California's Proposition 209 is a big step closer to implementation. But the national debate over affirmative action, greatly intensified by this exercise in "direct democracy," is no closer to resolution.
The ballot measure, titled the California Civil Rights Initiative, passed last November with a 54 percent majority. It would reverse longstanding state and local policies in California giving minorities and women a step-up in hiring and college admissions.
On April 8, a three-judge panel of the United States 9th Circuit Court of Appeals unequivocally struck down a ruling by a lower federal judge who suspended enforcement of Prop. 209 on grounds of doubtful constitutionality. The three appellate jurists had no such doubts, effectively rebuking their lower court colleague for placing his judgment above that of 4,736,180 voters.
But we have not heard the last from opponents of Prop. 209. They argue that the proposition violates the "equal protection" clause of the 14th Amendment to the US Constitution. It does so, they assert, by erasing the ability of racial minorities and women to seek redress from state and local governments through programs that grant preferences, while maintaining such preferences for other groups - veterans, for example, or the elderly. Moreover, they argue, Prop. 209 clashes with federal civil rights law requiring special efforts to broaden opportunities for minorities and women.
These objections warrant conclusive federal bench review - despite the three judge panel's decision. Such review could come from the full appeals court, the US Supreme Court, or both.
In any case, California's officials will have to accelerate contingency plans for complying with 209. The University of California, the state's premier institution of higher learning and the focus of much affirmative action controversy, has something of a jump on this. Even before Prop. 209 surfaced, the university had been phasing out race-based preferences that could be attacked as quotas. Since the initiative's passage, officials have committed themselves to work more closely with elementary and secondary schools in the state to better prepare disadvantaged students for higher education.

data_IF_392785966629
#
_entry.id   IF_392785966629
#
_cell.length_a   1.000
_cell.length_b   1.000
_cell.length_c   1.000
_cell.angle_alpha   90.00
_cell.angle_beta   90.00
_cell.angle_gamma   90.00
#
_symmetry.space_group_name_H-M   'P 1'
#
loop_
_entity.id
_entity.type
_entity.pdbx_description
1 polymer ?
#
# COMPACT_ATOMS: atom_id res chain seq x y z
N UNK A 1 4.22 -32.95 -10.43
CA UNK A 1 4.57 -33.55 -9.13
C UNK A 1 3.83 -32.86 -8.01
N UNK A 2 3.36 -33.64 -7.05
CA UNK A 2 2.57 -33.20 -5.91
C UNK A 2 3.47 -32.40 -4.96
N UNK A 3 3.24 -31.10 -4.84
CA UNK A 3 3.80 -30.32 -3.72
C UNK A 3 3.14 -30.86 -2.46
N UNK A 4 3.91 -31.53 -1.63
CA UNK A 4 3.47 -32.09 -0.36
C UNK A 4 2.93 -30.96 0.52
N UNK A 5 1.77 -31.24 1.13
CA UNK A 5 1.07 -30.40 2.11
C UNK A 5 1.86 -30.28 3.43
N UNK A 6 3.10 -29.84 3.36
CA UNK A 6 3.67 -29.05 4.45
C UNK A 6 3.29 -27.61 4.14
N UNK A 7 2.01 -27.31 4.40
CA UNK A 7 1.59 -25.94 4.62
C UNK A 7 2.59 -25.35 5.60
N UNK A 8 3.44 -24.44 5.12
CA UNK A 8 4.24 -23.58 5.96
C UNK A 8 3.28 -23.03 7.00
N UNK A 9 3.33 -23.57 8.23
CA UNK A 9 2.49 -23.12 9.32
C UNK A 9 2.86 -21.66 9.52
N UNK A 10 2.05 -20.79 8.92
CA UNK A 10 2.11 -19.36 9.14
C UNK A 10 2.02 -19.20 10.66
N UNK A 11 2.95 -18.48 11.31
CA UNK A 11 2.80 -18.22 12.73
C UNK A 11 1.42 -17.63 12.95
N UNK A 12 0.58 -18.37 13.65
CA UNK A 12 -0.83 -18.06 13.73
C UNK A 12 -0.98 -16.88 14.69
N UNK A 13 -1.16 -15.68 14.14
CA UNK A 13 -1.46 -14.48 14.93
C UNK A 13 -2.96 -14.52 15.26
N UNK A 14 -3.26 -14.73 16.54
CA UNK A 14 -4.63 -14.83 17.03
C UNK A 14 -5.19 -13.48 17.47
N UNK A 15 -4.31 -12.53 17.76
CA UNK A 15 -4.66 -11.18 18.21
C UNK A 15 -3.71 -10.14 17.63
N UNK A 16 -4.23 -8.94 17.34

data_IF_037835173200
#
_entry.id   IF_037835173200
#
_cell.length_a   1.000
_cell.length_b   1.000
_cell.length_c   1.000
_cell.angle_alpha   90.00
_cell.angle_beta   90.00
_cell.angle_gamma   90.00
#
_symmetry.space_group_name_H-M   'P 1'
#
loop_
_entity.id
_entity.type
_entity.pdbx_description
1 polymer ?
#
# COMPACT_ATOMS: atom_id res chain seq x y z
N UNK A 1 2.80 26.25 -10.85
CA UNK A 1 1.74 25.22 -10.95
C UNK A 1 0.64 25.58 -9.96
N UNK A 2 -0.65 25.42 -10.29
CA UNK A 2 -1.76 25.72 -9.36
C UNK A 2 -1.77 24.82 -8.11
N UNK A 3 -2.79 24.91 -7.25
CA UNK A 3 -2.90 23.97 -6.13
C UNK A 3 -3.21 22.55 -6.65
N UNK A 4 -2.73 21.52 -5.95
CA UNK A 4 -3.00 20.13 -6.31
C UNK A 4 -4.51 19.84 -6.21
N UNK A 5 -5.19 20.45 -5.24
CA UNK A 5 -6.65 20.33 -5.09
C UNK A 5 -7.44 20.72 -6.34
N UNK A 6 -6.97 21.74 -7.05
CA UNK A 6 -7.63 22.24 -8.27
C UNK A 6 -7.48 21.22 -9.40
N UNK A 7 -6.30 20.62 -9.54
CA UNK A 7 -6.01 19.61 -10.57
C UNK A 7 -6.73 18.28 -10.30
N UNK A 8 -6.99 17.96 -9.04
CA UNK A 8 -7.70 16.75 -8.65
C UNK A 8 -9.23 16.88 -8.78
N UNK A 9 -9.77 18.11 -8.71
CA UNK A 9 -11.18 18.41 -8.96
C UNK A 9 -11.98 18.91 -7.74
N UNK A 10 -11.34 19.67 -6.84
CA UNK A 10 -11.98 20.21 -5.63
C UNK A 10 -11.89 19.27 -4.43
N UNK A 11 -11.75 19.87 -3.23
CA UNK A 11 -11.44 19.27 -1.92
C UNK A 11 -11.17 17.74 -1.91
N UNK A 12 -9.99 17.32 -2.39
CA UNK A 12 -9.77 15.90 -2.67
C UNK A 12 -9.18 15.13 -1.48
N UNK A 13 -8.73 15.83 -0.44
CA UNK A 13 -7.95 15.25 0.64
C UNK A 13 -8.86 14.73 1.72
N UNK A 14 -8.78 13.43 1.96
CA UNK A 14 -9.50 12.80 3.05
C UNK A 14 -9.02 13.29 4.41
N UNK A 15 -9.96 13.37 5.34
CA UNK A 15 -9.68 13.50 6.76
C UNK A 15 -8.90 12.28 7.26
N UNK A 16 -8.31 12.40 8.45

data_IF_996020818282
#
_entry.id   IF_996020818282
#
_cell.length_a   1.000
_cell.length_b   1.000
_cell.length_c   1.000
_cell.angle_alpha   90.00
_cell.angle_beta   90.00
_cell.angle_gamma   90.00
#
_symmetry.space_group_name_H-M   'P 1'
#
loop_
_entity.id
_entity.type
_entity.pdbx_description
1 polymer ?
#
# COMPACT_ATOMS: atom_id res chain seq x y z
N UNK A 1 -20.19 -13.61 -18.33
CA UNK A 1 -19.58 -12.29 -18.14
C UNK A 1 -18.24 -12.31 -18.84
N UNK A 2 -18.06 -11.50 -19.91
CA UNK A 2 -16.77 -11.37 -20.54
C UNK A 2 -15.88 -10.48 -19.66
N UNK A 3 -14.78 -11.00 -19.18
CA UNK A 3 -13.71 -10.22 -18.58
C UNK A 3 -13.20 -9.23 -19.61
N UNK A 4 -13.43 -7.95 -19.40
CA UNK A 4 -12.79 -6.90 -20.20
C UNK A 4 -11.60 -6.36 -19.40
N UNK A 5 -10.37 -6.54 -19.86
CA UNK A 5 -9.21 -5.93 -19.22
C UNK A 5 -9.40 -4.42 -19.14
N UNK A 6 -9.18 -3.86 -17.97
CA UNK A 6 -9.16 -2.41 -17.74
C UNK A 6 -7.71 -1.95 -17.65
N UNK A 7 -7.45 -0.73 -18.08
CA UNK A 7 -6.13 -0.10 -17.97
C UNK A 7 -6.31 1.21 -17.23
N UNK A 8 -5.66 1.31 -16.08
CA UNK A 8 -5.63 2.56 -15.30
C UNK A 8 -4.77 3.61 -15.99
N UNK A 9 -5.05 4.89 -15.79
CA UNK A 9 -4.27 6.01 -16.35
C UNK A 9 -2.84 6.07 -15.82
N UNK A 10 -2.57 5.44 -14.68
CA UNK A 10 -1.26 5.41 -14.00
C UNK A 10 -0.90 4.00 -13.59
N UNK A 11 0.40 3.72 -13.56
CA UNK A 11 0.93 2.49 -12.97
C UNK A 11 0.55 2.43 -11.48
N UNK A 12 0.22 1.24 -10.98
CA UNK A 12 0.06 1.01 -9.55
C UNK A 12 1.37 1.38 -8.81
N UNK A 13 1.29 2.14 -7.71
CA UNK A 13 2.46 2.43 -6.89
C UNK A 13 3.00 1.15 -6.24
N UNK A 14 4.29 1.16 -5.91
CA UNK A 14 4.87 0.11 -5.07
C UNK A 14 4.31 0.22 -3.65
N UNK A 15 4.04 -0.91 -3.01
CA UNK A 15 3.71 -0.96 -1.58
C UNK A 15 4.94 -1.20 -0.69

That's a solid idea, Prop 209 or not. UC's officers have made it clear they haven't forsaken their diversity goals.
Other state agencies have a lot of sorting out to do. How will they reconcile 209 with federally funded programs that specify consideration for minority contractors or workers? More legal action at the state level seems inevitable.
It's worth noting that California's voters had in fact sorted out for themselves just what a "yes" vote on Prop. 209 meant. Opponents of the measure frequently criticized it as deceptive for using the words "civil rights" and for not mentioning affirmative action. But a post-election survey by the Field Research organization indicated that 91 percent of "yes" voters knew very well they were voting to roll back traditional affirmative action programs.
Opponents may say that's irrelevant, that even a majority can't roll back a constitutional right. But is affirmative action as practiced for the last three decades a matter of constitutional right, or policy choice? If the latter, a disaffected public has to be listened to and the policy rethought. That doesn't necessarily mean that a majority of Americans - in California or anywhere else - are having second thoughts about the civil rights victories won in the 1960s. Those can't be rolled back.